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Plea to young people over illness

PUBLISHED: 07:12 01 March 2010 | UPDATED: 15:43 07 July 2010

The grieving parents of a 26-year-old talented sportsman have spokeN of their hope that his death from testicular cancer and a brain tumour may help to raise awareness of the importance for young people to regularly check themselves for the condition.

The grieving parents of a 26-year-old talented sportsman have spokeN of their hope that his death from testicular cancer and a brain tumour may help to raise awareness of the importance for young people to regularly check themselves for the condition.

Steven Thacker, of Dereham, died on February 9 at St Bartholomew's Hospital in London after his life-support machine was switched off.

Steven was diagnosed with testicular cancer in August last year and was treated at the Norfolk and Norwich University Hospital and at St Bartholomew's and doctors were initially pleased at his response to his treatment. But he later developed violent headaches and was re-admitted to the hospital where he died of a brain tumour.

Testicular cancer is most common among men aged between 15 and 40 and particularly those in their mid-twenties.

His parents, Brian (known as Tom) and Lynn said they had received dozens of sympathy cards and numerous tributes to Steven from his friends had been posted on Facebook.

“We hope that by talking about Steven's story we can raise awareness of testicular cancer and the importance of young men and women (for breast cancer) to regularly check themselves for lumps. If we can save just one life through increased awareness then Steven will not have died in vain,” said Mrs Thacker.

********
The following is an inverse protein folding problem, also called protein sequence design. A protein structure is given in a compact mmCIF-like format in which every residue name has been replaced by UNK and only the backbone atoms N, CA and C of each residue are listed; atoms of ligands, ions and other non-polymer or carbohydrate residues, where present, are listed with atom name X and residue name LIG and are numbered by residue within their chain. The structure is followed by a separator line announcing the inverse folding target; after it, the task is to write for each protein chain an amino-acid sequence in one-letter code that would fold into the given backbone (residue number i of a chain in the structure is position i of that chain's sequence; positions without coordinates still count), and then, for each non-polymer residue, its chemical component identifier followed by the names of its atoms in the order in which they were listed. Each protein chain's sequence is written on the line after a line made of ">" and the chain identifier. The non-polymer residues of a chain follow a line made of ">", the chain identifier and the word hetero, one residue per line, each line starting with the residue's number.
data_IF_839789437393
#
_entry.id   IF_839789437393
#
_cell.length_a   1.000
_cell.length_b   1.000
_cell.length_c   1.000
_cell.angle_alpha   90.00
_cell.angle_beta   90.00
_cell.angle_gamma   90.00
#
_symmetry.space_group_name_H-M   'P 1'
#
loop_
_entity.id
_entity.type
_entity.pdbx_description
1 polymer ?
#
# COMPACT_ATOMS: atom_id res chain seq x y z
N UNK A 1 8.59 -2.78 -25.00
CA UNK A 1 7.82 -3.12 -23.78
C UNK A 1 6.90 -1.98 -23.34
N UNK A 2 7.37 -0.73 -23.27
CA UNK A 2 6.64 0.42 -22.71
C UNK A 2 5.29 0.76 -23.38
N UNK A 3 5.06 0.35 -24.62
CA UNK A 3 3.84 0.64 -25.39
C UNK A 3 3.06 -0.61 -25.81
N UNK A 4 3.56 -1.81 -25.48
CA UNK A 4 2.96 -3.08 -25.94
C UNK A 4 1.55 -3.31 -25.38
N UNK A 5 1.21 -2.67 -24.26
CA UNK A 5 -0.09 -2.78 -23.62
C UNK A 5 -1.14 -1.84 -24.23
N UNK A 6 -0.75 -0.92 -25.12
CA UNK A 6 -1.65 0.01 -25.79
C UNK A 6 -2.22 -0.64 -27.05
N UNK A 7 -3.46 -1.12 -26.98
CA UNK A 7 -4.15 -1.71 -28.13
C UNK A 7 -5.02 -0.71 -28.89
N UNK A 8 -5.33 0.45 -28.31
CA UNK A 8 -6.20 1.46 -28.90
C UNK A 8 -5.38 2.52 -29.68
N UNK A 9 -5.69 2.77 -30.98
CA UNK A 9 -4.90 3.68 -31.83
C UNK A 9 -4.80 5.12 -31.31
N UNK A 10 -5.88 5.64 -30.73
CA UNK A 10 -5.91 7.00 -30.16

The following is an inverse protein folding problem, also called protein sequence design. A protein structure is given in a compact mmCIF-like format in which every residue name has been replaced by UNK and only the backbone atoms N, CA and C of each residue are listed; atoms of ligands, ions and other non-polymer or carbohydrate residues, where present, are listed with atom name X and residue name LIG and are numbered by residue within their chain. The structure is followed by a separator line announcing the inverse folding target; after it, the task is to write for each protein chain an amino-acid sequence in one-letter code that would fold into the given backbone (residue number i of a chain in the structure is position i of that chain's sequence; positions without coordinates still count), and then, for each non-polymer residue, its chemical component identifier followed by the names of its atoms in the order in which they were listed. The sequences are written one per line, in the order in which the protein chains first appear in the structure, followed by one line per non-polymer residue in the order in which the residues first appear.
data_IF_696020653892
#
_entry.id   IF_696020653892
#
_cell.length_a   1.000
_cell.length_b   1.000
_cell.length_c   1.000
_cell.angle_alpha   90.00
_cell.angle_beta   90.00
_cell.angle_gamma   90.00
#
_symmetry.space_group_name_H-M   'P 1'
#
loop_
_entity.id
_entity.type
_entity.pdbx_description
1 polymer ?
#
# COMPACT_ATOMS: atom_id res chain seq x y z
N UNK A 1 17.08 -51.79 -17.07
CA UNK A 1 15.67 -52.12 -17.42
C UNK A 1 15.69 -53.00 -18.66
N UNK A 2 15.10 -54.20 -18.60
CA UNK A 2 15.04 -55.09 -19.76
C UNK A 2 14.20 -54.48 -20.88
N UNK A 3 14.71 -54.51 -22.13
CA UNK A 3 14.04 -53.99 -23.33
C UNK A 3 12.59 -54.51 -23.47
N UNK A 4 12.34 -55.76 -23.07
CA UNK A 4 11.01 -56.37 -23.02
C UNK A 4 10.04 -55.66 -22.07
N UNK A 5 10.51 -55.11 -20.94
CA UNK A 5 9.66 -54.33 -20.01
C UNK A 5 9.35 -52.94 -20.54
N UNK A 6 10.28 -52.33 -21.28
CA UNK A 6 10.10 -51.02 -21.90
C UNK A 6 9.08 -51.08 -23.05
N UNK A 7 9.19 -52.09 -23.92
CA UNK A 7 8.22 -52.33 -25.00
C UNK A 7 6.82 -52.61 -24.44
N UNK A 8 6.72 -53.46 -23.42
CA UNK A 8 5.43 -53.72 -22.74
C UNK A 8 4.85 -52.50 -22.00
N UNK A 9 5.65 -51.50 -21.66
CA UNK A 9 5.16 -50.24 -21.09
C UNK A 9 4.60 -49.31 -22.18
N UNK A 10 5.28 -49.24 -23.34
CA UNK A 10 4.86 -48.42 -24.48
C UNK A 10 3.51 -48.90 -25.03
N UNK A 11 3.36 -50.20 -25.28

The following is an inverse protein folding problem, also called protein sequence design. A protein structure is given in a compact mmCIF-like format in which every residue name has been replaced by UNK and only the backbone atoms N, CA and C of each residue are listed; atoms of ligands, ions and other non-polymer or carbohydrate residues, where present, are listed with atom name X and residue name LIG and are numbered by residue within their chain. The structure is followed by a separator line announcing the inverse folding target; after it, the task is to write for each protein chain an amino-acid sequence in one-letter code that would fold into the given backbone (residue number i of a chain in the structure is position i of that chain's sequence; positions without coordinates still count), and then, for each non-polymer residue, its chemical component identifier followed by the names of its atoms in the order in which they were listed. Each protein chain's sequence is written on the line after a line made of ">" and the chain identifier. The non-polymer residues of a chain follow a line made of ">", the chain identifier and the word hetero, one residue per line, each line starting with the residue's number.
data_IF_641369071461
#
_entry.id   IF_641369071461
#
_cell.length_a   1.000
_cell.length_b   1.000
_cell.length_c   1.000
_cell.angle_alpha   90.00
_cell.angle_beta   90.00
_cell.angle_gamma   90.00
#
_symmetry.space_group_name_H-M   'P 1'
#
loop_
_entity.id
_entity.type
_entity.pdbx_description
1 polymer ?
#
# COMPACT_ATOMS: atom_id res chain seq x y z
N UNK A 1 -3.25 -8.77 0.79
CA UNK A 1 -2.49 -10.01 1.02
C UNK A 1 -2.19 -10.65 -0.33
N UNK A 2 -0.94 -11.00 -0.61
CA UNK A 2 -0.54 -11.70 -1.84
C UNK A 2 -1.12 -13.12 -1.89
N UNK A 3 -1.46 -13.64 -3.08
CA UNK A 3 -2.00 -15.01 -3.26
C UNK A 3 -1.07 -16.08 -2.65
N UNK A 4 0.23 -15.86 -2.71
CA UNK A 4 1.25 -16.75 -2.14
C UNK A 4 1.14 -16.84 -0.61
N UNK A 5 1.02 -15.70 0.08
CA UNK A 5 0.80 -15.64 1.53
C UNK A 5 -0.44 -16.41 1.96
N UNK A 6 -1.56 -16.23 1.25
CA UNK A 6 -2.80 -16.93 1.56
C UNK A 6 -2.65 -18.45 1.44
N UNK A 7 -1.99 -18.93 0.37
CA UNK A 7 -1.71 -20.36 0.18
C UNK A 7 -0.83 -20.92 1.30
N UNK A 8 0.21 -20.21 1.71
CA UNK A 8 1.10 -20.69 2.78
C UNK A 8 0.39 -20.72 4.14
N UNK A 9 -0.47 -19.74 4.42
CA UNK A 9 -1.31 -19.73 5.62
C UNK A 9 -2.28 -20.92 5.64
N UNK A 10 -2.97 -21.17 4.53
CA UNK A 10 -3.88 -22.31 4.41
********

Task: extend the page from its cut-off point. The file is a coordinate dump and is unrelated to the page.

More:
The couple described their son as a fun-loving party animal who was very popular with his many friends. He was a devoted father to his three-year-old son, Joshua.

From an early age he developed an interest and talent for football and he was gifted at other sports, including cricket, golf and rugby.

As a teenager, he was taken on the books of the Peterborough United Academy and Cambridge City Academy. He also played for Dereham FC but following a knee injury lost some of his enthusiasm for the game.

Mr Thacker said he hoped his son's death would serve to highlight the importance of young men and women regularly checking themselves for early signs of testicular and breast cancer. “You tend to think that you are invincible when you are young but we hope that Steven's death will raise awareness of the condition and even if we can save one life it will be worthwhile,” said Mr Thacker.

Steven, has sisters, Elaine and Karen and his funeral was held on Tuesday at Earlham Crematorium, Norwich, and donations are invited for Macmillan Cancer Support.


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